Slumdog follows Jamal Malik (Dev Patel), a barely educated chai wallah, or tea server, at a customer service call center who has a shot at winning the grand jackpot on the Indian version of “Who Wants to be a Millionaire?” Through flashbacks, we discover that he can answer the questions because of his harrowing upbringing in the Mumbai slums.

They are very different movies, of course: set on different continents, in different times, with entirely different approaches to the storytelling. But they also share much. At their core they are touching love stories, portraying relationships in which “love endures all things,” to use a biblical phrase.

Both also deal with the role of fate or destiny, but their answers are sharply different and surprising.

Benjamin Button (Brad Pitt) youthens
Benjamin Button (Brad Pitt) youthens

The destiny of Benjamin Button (Brad Pitt) is sealed by a biological quirk, and a clock is literally ticking in this story. We watch to see what Mr. Button does with his time. Despite happy interludes, high adventure and passionate love, his story turns out to be ultimately tragic.

By contrast, Slumdog Millionaire is a story of choices and possibilities, even though Jamal’s destiny seems to be written from the start. Despite the squalor, heartache and brutality played out on the screen, this movie is actually a comedy in the classic sense. As a few reviewers have noted, underneath the skin of this Bollywood-inspired tale beats the heart of a classic rags-to-riches, feel-good – some say, American Hollywood – story.

Here’s the paradox: Who would have expected that the movie set in bright, exciting 20th century America would turn out to be the sadder story in the end? Slumdog Millionaire hits the moviegoer from the first scene with searing pain and seemingly endless despair. Modern India’s tensions serve both as backdrop and as focal point. The contrast between terrible poverty and unimaginable wealth is only the start. (It’s no accident that the main characters are Muslims making their way in a Hindu-dominated society.)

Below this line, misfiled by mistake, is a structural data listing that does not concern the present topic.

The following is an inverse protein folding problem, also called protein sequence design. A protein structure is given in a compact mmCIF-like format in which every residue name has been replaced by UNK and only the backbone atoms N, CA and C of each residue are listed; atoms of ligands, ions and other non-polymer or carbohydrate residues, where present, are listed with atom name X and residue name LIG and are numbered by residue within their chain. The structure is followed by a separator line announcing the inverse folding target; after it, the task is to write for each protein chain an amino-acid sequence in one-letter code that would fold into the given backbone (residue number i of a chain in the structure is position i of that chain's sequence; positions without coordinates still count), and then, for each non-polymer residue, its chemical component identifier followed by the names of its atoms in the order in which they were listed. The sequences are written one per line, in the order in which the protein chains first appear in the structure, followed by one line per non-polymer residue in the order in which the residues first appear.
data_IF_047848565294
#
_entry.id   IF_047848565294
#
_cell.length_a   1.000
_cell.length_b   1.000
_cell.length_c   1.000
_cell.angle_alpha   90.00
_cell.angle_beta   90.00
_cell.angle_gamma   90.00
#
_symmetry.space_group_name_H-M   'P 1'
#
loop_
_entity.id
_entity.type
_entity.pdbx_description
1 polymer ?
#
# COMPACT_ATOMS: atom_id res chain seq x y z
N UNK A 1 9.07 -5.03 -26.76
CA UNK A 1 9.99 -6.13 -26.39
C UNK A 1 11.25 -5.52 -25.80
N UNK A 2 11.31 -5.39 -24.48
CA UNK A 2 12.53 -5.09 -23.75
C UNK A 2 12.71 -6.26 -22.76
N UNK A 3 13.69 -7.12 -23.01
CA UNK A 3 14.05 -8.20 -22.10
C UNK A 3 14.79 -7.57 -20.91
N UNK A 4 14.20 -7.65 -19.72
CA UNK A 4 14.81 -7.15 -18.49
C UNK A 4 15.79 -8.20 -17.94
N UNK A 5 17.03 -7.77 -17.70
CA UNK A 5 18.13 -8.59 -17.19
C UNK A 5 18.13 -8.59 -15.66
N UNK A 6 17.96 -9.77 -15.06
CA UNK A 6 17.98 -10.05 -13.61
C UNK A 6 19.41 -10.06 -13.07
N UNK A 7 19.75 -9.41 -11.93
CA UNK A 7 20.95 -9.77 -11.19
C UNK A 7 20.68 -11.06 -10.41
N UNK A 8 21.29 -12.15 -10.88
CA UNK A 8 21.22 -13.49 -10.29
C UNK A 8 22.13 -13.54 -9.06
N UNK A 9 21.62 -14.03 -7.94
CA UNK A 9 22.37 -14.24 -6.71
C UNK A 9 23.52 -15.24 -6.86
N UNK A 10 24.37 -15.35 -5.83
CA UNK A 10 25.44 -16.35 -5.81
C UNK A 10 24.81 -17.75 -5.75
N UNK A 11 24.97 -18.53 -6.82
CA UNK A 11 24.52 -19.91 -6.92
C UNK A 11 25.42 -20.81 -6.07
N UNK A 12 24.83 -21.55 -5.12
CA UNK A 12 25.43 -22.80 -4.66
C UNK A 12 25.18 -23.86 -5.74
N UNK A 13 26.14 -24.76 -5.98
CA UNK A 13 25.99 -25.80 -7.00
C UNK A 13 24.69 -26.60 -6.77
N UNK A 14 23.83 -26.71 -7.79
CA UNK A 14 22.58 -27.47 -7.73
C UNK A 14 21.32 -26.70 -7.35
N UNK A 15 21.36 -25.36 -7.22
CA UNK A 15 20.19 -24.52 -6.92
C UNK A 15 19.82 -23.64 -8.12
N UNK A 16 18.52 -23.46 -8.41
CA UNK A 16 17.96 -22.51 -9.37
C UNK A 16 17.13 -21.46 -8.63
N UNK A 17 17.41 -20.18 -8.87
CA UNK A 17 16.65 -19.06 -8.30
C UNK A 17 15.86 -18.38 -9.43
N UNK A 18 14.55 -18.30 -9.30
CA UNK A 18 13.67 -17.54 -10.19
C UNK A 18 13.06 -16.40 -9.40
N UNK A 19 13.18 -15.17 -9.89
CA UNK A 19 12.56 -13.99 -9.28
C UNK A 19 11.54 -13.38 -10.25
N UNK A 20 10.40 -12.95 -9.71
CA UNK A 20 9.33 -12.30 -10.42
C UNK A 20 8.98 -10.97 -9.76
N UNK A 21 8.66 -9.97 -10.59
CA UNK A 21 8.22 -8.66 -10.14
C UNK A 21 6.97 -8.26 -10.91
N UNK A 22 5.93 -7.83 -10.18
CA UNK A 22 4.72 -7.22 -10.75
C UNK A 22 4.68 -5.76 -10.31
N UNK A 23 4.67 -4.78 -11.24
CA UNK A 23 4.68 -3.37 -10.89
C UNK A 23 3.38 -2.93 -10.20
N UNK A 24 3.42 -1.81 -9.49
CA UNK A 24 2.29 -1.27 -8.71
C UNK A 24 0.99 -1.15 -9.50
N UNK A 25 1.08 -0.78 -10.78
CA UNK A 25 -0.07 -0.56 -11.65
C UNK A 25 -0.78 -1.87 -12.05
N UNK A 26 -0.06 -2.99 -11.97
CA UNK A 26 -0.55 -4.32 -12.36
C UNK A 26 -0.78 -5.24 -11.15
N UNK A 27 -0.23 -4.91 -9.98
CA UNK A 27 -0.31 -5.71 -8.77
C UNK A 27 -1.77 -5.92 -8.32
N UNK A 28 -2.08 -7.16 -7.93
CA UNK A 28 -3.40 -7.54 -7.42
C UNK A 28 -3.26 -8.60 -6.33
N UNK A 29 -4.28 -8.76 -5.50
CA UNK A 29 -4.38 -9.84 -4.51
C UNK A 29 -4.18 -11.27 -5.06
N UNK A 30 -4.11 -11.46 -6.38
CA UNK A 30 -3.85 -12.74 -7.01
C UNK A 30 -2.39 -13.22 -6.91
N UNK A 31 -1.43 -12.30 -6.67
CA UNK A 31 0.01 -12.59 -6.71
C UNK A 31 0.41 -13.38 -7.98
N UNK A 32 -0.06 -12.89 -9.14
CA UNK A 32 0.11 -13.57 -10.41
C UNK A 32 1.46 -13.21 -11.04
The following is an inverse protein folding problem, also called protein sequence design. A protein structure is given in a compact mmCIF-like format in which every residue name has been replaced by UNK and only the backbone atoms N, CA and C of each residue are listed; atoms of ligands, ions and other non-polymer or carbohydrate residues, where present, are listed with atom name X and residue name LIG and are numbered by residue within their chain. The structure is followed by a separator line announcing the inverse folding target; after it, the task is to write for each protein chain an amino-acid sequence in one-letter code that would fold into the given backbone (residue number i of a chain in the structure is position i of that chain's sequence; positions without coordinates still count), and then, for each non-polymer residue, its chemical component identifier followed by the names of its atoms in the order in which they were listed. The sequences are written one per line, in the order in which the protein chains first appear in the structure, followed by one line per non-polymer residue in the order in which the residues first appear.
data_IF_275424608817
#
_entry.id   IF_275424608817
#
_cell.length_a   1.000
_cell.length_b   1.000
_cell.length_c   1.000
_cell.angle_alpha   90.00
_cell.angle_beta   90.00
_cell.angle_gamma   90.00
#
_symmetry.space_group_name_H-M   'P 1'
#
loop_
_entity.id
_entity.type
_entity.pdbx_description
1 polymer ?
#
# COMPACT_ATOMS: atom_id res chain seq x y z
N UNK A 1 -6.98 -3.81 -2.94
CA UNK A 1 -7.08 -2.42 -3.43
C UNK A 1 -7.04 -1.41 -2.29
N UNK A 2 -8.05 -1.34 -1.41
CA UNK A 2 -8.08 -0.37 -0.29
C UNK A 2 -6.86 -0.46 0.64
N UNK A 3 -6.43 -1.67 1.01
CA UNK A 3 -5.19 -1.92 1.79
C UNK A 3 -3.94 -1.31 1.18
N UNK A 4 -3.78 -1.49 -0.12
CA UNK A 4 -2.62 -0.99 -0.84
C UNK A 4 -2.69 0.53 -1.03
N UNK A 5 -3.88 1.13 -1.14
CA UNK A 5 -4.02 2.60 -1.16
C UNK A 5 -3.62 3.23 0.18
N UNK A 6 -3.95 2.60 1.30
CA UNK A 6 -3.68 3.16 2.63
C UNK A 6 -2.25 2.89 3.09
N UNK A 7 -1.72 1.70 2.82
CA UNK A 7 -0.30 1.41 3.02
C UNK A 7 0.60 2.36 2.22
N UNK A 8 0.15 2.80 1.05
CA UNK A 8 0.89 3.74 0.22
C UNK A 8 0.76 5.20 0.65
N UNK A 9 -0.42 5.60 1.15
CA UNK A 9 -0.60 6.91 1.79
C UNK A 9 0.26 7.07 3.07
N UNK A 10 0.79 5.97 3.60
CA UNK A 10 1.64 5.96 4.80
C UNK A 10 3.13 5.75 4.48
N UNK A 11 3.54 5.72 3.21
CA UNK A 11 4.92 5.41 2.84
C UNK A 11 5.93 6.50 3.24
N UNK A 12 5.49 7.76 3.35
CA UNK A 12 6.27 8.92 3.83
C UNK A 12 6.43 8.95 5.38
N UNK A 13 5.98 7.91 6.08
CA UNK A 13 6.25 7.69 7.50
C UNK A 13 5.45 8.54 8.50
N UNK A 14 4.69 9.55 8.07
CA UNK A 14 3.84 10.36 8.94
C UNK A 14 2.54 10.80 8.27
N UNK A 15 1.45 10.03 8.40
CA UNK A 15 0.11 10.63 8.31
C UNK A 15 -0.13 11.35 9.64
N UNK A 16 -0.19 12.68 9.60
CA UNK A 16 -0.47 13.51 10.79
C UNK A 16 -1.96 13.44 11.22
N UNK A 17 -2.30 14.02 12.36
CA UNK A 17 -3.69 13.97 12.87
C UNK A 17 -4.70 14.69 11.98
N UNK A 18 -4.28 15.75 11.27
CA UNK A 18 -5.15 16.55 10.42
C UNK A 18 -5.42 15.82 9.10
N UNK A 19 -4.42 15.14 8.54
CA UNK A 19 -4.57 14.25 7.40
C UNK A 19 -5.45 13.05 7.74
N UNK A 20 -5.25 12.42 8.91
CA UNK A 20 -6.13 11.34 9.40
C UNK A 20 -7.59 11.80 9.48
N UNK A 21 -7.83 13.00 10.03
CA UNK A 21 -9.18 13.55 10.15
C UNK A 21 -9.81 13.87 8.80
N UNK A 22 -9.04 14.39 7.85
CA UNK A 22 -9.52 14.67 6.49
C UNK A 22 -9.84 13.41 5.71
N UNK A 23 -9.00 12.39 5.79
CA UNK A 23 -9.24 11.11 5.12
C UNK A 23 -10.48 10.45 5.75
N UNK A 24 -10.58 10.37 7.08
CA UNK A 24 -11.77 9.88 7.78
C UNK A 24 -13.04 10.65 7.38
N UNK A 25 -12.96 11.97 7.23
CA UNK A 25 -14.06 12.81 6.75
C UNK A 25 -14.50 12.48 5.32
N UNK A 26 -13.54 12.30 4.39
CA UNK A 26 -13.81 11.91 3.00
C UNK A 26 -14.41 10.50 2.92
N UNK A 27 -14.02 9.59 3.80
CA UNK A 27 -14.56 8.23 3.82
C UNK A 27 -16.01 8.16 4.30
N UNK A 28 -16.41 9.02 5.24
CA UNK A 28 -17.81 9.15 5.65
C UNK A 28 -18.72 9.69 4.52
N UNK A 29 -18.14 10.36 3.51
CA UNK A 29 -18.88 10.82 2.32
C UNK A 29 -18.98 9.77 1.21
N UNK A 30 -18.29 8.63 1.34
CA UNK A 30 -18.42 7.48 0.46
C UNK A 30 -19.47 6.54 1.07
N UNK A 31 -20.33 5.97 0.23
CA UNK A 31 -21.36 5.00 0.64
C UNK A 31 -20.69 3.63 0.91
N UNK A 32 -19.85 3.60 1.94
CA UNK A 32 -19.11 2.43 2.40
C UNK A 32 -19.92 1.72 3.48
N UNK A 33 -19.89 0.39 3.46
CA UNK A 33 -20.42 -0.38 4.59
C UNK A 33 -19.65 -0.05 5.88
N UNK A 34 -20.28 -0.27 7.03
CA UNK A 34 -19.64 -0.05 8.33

Yet it is Slumdog that ends with triumph, optimism and a very cool dance number. In fact, that joyful release at the end (memories of college dredge up the word “catharsis”) wouldn’t feel nearly as powerful or even make sense without the high-stakes story of loss and struggle that came before. Tears stay for a time, the movie says, but joy comes in the morning.

A trip to the multiplex probably isn’t going change anyone’s life, but as far as movies go, that’s not a bad idea to walk out with. It’s worth an eight-buck ticket.

This week I’m working on …


… a column just in time for the Academy Awards. I’m playing with the idea of fate, particularly as that notion is portrayed in two of the leading Best Picture contenders: Slumdog Millionaire and The Curious Case of Benjamin Button.

Both are modern fables, both deal with Big Topics, including fate or destiny. There’s the interesting contrast, too, that comes from one being set in 20th century Western culture and the other in early 21st century Indian (Eastern) culture. Religion isn’t explicit, but it’s there in the cultural backgrounds, especially with SM. (What my friend Terry Mattingly calls a religion “ghost” in what seems to be a nonreligious story.)

Any thoughts?

Multimedia gets religion … or vice versa: A Poynter-eye view

Imagine a pair of American teenage girls talking about what to wear on their first day in high school. Nothing unusual there, except they are Muslims and are debating whether to wear traditional head coverings.


Or maybe it’s another group of teens from various religious groups who are on the brink of rejecting their family’s faith.


Or a middle-aged minister struggling over his disagreement with his denomination’s official stance about abortion. Or a priest who must announce to church members next week that the denomination is closing their small, tight-knit parish.